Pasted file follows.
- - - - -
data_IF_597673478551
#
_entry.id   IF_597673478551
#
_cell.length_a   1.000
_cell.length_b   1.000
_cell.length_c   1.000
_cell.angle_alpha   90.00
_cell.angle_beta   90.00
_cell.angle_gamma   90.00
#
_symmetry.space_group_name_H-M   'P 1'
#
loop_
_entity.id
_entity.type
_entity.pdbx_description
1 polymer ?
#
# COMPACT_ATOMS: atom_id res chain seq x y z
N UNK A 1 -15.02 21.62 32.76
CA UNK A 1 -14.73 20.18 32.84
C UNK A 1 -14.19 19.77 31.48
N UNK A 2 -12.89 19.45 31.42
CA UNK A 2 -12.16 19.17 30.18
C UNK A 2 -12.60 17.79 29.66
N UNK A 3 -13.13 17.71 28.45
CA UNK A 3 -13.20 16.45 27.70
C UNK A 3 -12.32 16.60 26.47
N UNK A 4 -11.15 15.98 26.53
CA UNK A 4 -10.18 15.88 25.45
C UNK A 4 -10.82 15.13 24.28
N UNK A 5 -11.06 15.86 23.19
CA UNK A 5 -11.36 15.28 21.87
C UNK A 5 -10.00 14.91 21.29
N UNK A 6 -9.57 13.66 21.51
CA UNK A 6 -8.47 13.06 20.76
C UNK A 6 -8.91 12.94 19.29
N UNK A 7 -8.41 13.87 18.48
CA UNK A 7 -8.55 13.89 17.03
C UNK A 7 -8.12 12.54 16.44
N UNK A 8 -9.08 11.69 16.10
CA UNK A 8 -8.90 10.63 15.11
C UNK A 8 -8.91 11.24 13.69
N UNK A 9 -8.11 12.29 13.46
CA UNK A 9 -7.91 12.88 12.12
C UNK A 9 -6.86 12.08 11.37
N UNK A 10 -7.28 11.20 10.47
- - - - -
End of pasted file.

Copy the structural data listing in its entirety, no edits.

data_IF_597673478551
#
_entry.id   IF_597673478551
#
_cell.length_a   1.000
_cell.length_b   1.000
_cell.length_c   1.000
_cell.angle_alpha   90.00
_cell.angle_beta   90.00
_cell.angle_gamma   90.00
#
_symmetry.space_group_name_H-M   'P 1'
#
loop_
_entity.id
_entity.type
_entity.pdbx_description
1 polymer ?
#
# COMPACT_ATOMS: atom_id res chain seq x y z
N UNK A 1 -15.02 21.62 32.76
CA UNK A 1 -14.73 20.18 32.84
C UNK A 1 -14.19 19.77 31.48
N UNK A 2 -12.89 19.45 31.42
CA UNK A 2 -12.16 19.17 30.18
C UNK A 2 -12.60 17.79 29.66
N UNK A 3 -13.13 17.71 28.45
CA UNK A 3 -13.20 16.45 27.70
C UNK A 3 -12.32 16.60 26.47
N UNK A 4 -11.15 15.98 26.53
CA UNK A 4 -10.18 15.88 25.45
C UNK A 4 -10.82 15.13 24.28
N UNK A 5 -11.06 15.86 23.19
CA UNK A 5 -11.36 15.28 21.87
C UNK A 5 -10.00 14.91 21.29
N UNK A 6 -9.57 13.66 21.51
CA UNK A 6 -8.47 13.06 20.76
C UNK A 6 -8.91 12.94 19.29
N UNK A 7 -8.41 13.87 18.48
CA UNK A 7 -8.55 13.89 17.03
C UNK A 7 -8.12 12.54 16.44
N UNK A 8 -9.08 11.69 16.10
CA UNK A 8 -8.90 10.63 15.11
C UNK A 8 -8.91 11.24 13.69
N UNK A 9 -8.11 12.29 13.46
CA UNK A 9 -7.91 12.88 12.12
C UNK A 9 -6.86 12.08 11.37
N UNK A 10 -7.28 11.20 10.47